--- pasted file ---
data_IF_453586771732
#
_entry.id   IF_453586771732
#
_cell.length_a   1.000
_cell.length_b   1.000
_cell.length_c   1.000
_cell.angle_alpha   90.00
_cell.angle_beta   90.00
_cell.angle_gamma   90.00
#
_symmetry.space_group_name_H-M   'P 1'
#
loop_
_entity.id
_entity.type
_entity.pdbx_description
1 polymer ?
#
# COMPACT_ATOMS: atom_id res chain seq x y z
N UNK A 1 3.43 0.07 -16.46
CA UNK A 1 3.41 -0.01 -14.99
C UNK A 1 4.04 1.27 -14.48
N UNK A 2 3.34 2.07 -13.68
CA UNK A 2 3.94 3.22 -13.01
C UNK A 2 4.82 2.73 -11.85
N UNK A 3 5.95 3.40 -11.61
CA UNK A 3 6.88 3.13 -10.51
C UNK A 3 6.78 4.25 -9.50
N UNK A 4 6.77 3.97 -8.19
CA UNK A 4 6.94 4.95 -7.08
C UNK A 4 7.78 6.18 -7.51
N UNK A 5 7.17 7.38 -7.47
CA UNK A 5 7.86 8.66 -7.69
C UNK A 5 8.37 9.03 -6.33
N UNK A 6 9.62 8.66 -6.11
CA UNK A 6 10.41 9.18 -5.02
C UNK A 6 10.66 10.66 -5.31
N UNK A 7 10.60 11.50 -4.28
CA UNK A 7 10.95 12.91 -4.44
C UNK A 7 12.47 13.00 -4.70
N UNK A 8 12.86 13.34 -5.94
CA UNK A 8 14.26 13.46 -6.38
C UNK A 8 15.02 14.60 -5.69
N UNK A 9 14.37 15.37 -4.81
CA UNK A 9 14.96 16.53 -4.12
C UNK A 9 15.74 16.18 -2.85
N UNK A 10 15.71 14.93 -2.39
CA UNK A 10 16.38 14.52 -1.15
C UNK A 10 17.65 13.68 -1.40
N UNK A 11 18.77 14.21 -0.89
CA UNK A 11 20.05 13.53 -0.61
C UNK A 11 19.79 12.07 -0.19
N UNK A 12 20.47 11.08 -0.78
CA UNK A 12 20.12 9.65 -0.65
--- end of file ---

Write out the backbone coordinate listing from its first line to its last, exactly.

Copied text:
data_IF_453586771732
#
_entry.id   IF_453586771732
#
_cell.length_a   1.000
_cell.length_b   1.000
_cell.length_c   1.000
_cell.angle_alpha   90.00
_cell.angle_beta   90.00
_cell.angle_gamma   90.00
#
_symmetry.space_group_name_H-M   'P 1'
#
loop_
_entity.id
_entity.type
_entity.pdbx_description
1 polymer ?
#
# COMPACT_ATOMS: atom_id res chain seq x y z
N UNK A 1 3.43 0.07 -16.46
CA UNK A 1 3.41 -0.01 -14.99
C UNK A 1 4.04 1.27 -14.48
N UNK A 2 3.34 2.07 -13.68
CA UNK A 2 3.94 3.22 -13.01
C UNK A 2 4.82 2.73 -11.85
N UNK A 3 5.95 3.40 -11.61
CA UNK A 3 6.88 3.13 -10.51
C UNK A 3 6.78 4.25 -9.50
N UNK A 4 6.77 3.97 -8.19
CA UNK A 4 6.94 4.95 -7.08
C UNK A 4 7.78 6.18 -7.51
N UNK A 5 7.17 7.38 -7.47
CA UNK A 5 7.86 8.66 -7.69
C UNK A 5 8.37 9.03 -6.33
N UNK A 6 9.62 8.66 -6.11
CA UNK A 6 10.41 9.18 -5.02
C UNK A 6 10.66 10.66 -5.31
N UNK A 7 10.60 11.50 -4.28
CA UNK A 7 10.95 12.91 -4.44
C UNK A 7 12.47 13.00 -4.70
N UNK A 8 12.86 13.34 -5.94
CA UNK A 8 14.26 13.46 -6.38
C UNK A 8 15.02 14.60 -5.69
N UNK A 9 14.37 15.37 -4.81
CA UNK A 9 14.96 16.53 -4.12
C UNK A 9 15.74 16.18 -2.85
N UNK A 10 15.71 14.93 -2.39
CA UNK A 10 16.38 14.52 -1.15
C UNK A 10 17.65 13.68 -1.40
N UNK A 11 18.77 14.21 -0.89
CA UNK A 11 20.05 13.53 -0.61
C UNK A 11 19.79 12.07 -0.19
N UNK A 12 20.47 11.08 -0.78
CA UNK A 12 20.12 9.65 -0.65